You may remember the PR drama earlier this year surrounding the Evie Blender. That’s exactly why I postponed my first impressions and demo post from IMATS London. So finally… here it is!
So, remind me again, what is it?
The Evie Blender is a silicone makeup blender with a texture modelled on the ridges on your fingers. The point being that sometimes you just need to press a product into the skin with your fingers… but don’t want to do so on a client for hygiene reasons.
How to use
The dip in the side fits your forefinger quite nicely, and you basically treat the blender as an extension of your own finger. Lightly press and roll or lightly push product into skin, rather than bouncing or swiping as you would with a blending sponge.
Do not bounce of the skin like you would a blending sponge. That would be like poking yourself in the face repeatedly, and then expecting your makeup to be perfectly blended. Get it right and you’ll fall in love with the finish.
This really is like an extension of your finger, in terms of precision and texture.
Easy to clean and sanitise for use on multiple clients. You cannot sanitise sponge blenders. I have seen makeup artists use them on clients in videos and photos. Unless they’re throwing them away after each client, it’s completely unsanitary.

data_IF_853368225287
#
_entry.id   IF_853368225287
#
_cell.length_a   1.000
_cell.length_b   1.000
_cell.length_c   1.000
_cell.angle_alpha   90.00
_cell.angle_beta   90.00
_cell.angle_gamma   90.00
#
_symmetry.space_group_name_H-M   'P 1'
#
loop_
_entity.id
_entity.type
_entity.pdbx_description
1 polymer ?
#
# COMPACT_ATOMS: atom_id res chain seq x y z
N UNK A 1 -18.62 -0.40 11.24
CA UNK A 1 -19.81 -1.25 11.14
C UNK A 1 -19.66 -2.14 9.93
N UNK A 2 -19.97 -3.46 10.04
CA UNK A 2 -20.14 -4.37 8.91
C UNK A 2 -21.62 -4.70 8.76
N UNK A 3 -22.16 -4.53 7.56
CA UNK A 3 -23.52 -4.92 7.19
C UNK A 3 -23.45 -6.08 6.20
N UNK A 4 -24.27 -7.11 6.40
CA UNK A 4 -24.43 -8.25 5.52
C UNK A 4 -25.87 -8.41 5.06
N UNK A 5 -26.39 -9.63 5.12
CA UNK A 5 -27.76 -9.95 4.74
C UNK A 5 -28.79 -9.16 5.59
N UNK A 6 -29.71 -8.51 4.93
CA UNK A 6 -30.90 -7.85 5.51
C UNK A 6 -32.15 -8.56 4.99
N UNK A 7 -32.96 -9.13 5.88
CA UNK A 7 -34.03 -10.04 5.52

The silicone doesn’t absorb product like blending sponges do. This is a big plus.
It’s not your finger. You get the texture of the finger but not the warmth that you sometimes need to help cream products melt into the skin, particularly when applying undereye concealer, colour correcting or spot concealing.
While there is no product absorption, it does take longer to apply and blend all over the face, compared to a blending sponge. You also can’t use little hacks like spraying sponge with setting spray to get an all-day dewy finish.
Apply a drop of foundation. Smudge a little with blender. Press in softly in circular patting motions to blend.
This works beautifully on smaller areas but I can see that it would take ages to blend out a full face of foundation. It’s bets used for smaller areas like concealer or colour correcting.
It does take a little mind shift front the usual bounce motion but once you’ve got the hang of it, it’s second nature. I loved the way the Evie Blender performed with liquid and cream foundations, and would happily have purchased a few right there and then if it weren’t for the price.
£20. Yup, twenty Great British Pounds. Sorry but it’s a no from me.